Israel Antiquities Authority (IAA) and Google are collaborating to upload newly digitized images of the 2,000 year old biblical texts known as the Dead Sea Scrolls. Dating from the third century B.C.E. to the first century C.E., the Dead Sea Scrolls contain the earliest known copies of the Hebrew Bible. Digital copies as good as or even clearer than the original texts will support continued scholarship and protect the original, fragile fragments of parchment and papyrus from further exposure. The project began over two years ago but the development of a new digital imaging process that captures various wavelengths in the highest resolution possible will be in IAA labs soon. IAA expects the first version to go online within six months. Read more and see the project in action.
Archive for October, 2010
ARTstor is collaborating with Aida Laleian to share approximately 960 images of architecture in Romania and Armenia in the Digital Library. Laleian, a photographer and scholar, traveled extensively in both countries to document architecture and historic sites. In Romania, she photographed ancient and medieval churches, monasteries, and castles.
ARTstor is also collaborating with the University Library at the University of Illinois at Urbana-Champaign to share approximately 9,100 images from a variety of special collections in the Digital Library. The collection in ARTstor will consist of images digitized from visual materials held in the University Library, which are relevant to a variety of fields, including Irish political history, theater and costume history, and campus architecture and design.
Available now are new photos of ancient through medieval archaeological and architectural sites throughout Europe and the Middle East by Sites and Photos are now available in the Digital Library. The images provide broad and in-depth documentation of the ancient world, including Classical, Megalithic, Islamic, Crusader, and Gothic archaeology and architecture, as well as Greek and Roman painting, sculpture, mosaics, and decorative arts. The collection is especially strong in its coverage of religious and Biblical sites in Israel, Jordan, Tunisia, Turkey, Greece, Italy, Spain, Portugal, Malta, and Cyprus.
Dan Goldstein, our arts librarian at UCD’s Shields Library, has written an interesting and provocative article in The Chronicle of Higher Education on the commercialization of academic libraries. “Library Inc.” discusses the effects of information technology on library collections and library users as the marketplace invades the library through digital content and innovations.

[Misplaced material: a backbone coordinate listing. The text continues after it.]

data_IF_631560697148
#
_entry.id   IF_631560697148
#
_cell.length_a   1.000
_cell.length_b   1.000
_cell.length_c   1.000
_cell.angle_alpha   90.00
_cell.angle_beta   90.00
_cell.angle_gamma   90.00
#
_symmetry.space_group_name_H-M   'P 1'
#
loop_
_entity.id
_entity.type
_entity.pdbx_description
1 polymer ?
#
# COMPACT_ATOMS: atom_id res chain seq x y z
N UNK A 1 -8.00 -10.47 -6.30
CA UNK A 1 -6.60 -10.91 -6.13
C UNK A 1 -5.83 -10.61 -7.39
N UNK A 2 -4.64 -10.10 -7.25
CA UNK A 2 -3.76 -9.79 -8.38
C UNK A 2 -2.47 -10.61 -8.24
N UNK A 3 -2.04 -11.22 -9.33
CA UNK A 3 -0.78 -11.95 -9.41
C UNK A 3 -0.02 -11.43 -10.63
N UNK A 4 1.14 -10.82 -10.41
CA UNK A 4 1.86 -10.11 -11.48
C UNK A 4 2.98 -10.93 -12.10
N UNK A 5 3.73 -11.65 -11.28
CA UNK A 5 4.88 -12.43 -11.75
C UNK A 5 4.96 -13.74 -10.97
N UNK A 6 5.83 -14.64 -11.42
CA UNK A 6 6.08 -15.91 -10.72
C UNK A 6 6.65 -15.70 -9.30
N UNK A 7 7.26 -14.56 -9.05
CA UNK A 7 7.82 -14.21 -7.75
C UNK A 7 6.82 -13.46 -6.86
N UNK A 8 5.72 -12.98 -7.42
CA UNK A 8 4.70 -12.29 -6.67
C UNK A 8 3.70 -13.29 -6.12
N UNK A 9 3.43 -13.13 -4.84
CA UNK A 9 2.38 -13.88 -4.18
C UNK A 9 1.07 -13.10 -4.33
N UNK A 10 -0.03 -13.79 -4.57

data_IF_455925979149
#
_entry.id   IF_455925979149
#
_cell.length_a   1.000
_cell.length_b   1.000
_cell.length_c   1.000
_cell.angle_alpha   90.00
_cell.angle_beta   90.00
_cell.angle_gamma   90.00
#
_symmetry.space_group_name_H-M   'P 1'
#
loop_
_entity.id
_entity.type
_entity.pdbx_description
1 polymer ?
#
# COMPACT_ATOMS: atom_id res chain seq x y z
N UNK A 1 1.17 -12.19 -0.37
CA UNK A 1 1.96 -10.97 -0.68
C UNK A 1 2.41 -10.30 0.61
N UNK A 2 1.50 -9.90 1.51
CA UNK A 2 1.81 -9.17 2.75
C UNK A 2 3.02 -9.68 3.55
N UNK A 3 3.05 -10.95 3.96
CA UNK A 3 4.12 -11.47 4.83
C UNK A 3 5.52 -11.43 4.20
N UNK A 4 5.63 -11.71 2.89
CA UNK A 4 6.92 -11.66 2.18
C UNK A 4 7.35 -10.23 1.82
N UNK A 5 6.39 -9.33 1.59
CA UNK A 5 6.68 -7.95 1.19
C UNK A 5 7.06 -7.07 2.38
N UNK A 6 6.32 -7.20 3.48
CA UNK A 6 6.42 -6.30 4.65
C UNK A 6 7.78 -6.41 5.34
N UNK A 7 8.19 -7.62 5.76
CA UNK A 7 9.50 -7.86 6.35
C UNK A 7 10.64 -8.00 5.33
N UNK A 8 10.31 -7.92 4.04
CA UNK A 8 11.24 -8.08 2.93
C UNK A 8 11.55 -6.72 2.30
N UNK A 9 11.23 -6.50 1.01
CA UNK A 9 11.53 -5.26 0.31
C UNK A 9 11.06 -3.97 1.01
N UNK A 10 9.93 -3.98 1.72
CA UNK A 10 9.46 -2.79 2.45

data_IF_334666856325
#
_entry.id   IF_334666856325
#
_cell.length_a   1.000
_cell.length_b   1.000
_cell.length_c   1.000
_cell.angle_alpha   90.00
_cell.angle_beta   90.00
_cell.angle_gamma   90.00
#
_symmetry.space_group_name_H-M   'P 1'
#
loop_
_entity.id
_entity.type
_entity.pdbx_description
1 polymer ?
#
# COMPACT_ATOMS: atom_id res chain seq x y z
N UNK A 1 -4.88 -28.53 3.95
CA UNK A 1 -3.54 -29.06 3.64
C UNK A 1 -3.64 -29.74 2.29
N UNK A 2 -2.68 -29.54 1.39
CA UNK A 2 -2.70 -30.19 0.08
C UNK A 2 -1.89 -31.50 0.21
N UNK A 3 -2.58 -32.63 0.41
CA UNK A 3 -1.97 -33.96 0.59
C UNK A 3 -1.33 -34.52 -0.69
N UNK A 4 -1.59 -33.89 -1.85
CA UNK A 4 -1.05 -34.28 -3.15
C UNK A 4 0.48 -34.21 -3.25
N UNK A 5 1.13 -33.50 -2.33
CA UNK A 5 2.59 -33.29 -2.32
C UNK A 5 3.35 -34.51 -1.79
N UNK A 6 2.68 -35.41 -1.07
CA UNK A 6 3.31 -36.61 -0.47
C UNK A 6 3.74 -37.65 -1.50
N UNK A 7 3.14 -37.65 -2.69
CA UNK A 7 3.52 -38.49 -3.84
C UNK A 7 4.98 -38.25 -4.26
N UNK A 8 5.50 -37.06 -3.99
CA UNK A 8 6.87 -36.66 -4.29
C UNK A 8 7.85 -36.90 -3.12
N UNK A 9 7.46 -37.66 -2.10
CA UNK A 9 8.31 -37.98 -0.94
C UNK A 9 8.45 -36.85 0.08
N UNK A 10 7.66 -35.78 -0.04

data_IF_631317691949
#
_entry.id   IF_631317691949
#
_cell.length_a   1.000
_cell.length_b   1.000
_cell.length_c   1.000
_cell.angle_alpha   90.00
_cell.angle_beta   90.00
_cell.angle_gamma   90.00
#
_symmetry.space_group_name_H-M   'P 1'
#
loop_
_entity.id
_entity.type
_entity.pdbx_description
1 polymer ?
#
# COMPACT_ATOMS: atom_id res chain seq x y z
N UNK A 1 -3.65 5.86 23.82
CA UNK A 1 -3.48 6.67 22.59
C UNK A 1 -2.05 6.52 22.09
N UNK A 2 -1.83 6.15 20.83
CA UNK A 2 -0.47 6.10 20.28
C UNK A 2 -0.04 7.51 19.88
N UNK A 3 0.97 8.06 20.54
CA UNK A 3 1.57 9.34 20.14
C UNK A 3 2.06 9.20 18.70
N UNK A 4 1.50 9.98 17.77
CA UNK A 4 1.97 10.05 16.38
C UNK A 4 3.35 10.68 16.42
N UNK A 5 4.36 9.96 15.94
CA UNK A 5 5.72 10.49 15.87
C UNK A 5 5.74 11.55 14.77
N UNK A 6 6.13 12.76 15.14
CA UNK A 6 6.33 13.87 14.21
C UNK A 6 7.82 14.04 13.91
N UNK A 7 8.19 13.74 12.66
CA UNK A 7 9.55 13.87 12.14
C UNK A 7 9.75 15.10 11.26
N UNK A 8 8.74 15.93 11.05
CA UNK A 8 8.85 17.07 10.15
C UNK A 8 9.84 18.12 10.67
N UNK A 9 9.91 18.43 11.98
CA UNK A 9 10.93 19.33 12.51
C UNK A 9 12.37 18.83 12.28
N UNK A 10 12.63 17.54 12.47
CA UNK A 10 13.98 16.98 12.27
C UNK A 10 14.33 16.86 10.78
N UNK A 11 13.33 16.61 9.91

Adolf Hitler’s Einsatzstab Reichsleiter Rosenberg (ERR) was a Nazi agencies engaged in the plunder of cultural valuables in Nazi-occupied countries during the Second World War. During 1940-1944, the looted art from French Jewish and a number of Belgian Jewish collections was brought to the Jeu de Paume in Paris for processing by the ERR Sonderstab Bildende Kunst or “Special Staff for Pictorial Art.” A new online database allows access to more than 20,000 art objects taken from Jews in German-occupied France and in Belgium. The database is a detailed record of a small but important part of the vast seizure of cultural property that was integral to the Holocaust.
Jim Lewis argues that “Kindles, iPads, and the like will soon be the dominant medium—if, indeed, they aren’t already. As a novelist this bothers me not at all. But novels and nonfiction aren’t the only things that come in book form. Unless you’re very dedicated, and very well-traveled, most of the art and photography you’ve seen has been on the printed page as well. Will these, too, gradually be replaced with e-books? I suspect not.” Read the entire article (“iPad, Meet Your Nemesis: Why art books won’t become e-books any time soon,” Slate, October 7, 2010).
Between 1929 and 1937, engraver and illustrator Lynd Ward (1905-1985) produced what some consider to be the first American graphic novels. These wordless novels have just been republished as Six Novels in Woodcuts by The Library of America in a 2-volume set, edited and introduced by Art Spiegelman, creator of the Pulitzer Prize winning graphic novel Maus. Steven Heller writes a great review of this new release in the New York Times Book Review (October 10, 2010).
If you have not had a chance to visit the new Crocker Art Museum in Sacramento, you should. The recently completed expansion designed by Gwathmey Siegel & Associates Architects (GSAA) was the last public project by Charles Gwathmey before he died in 2009. Keep checking our Image Database — we will add new photos of the museum to our catalog soon. And while you’re enjoying the architecture, be sure to see professor emeritus Wayne Thiebaud’s exhibition “Wayne Thiebaud: Homecoming”.
Welcome to the Visual Resources Facility’s blog! A new address, a new blog… the timing seemed appropriate. Since we just moved this summer from the Art Building to our new space in Everson 163/165, we thought this would be a good time to introduce our new home and a new blog. Our goal is to help keep our users up-to-date on image news, technology tips and interesting stories from the art and art history world. We hope you check in regularly and find the site useful. And we hope to see you in the VRF soon.